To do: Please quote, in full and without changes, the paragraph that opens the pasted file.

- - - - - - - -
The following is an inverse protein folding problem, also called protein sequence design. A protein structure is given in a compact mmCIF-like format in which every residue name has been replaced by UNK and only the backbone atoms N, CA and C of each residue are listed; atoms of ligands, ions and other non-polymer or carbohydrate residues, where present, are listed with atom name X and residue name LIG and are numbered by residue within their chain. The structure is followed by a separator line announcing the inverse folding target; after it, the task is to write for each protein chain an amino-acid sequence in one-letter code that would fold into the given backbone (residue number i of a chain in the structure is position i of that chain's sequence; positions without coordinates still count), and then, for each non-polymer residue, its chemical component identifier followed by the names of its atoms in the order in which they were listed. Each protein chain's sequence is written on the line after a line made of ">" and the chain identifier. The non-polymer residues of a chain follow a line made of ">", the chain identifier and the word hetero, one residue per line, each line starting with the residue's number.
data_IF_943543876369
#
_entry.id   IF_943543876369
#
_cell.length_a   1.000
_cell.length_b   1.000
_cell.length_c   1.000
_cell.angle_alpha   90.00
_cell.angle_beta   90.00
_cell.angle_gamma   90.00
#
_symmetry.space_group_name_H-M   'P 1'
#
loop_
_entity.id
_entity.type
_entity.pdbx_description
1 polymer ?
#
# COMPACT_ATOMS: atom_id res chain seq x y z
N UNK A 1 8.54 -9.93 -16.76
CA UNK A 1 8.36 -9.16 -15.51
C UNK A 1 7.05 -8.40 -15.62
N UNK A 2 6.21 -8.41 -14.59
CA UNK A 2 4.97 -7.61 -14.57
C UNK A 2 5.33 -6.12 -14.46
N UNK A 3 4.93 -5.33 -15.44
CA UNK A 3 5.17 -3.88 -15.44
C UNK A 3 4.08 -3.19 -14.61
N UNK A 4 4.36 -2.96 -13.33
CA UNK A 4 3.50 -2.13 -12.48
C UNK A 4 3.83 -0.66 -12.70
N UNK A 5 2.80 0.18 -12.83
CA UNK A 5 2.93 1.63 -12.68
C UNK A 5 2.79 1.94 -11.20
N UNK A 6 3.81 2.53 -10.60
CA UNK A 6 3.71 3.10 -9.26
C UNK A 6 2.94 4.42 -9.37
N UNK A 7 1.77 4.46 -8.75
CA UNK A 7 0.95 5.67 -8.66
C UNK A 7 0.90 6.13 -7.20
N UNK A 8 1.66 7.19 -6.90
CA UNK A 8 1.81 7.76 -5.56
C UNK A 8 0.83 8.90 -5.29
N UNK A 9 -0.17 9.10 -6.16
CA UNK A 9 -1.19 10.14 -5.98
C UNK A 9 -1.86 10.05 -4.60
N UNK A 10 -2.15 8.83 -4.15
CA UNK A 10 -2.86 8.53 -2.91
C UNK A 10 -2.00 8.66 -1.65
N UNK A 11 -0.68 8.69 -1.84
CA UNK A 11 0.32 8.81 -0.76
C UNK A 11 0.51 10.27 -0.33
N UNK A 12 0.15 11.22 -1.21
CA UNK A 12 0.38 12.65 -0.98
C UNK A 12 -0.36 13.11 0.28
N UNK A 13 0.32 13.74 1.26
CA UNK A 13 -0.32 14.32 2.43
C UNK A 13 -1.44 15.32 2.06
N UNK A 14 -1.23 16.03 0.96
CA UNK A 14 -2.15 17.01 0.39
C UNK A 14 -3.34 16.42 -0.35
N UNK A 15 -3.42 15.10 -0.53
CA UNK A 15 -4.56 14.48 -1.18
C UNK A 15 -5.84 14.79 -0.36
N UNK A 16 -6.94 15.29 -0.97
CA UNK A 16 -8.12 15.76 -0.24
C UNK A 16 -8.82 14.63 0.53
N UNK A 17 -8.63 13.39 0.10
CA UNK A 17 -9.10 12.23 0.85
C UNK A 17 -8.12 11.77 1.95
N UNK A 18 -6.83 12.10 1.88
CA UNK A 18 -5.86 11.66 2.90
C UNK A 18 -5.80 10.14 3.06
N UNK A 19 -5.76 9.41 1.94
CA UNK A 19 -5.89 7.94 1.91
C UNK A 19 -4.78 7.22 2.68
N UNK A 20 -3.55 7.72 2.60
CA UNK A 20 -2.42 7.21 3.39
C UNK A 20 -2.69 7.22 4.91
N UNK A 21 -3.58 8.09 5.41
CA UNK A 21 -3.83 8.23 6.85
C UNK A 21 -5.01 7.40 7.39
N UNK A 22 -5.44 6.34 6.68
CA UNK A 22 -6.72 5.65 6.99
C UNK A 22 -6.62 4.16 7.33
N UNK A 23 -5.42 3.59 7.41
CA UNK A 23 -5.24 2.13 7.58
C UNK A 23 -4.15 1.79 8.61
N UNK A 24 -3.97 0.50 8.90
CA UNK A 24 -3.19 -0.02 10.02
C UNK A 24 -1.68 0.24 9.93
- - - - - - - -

The following is an inverse protein folding problem, also called protein sequence design. A protein structure is given in a compact mmCIF-like format in which every residue name has been replaced by UNK and only the backbone atoms N, CA and C of each residue are listed; atoms of ligands, ions and other non-polymer or carbohydrate residues, where present, are listed with atom name X and residue name LIG and are numbered by residue within their chain. The structure is followed by a separator line announcing the inverse folding target; after it, the task is to write for each protein chain an amino-acid sequence in one-letter code that would fold into the given backbone (residue number i of a chain in the structure is position i of that chain's sequence; positions without coordinates still count), and then, for each non-polymer residue, its chemical component identifier followed by the names of its atoms in the order in which they were listed. Each protein chain's sequence is written on the line after a line made of ">" and the chain identifier. The non-polymer residues of a chain follow a line made of ">", the chain identifier and the word hetero, one residue per line, each line starting with the residue's number.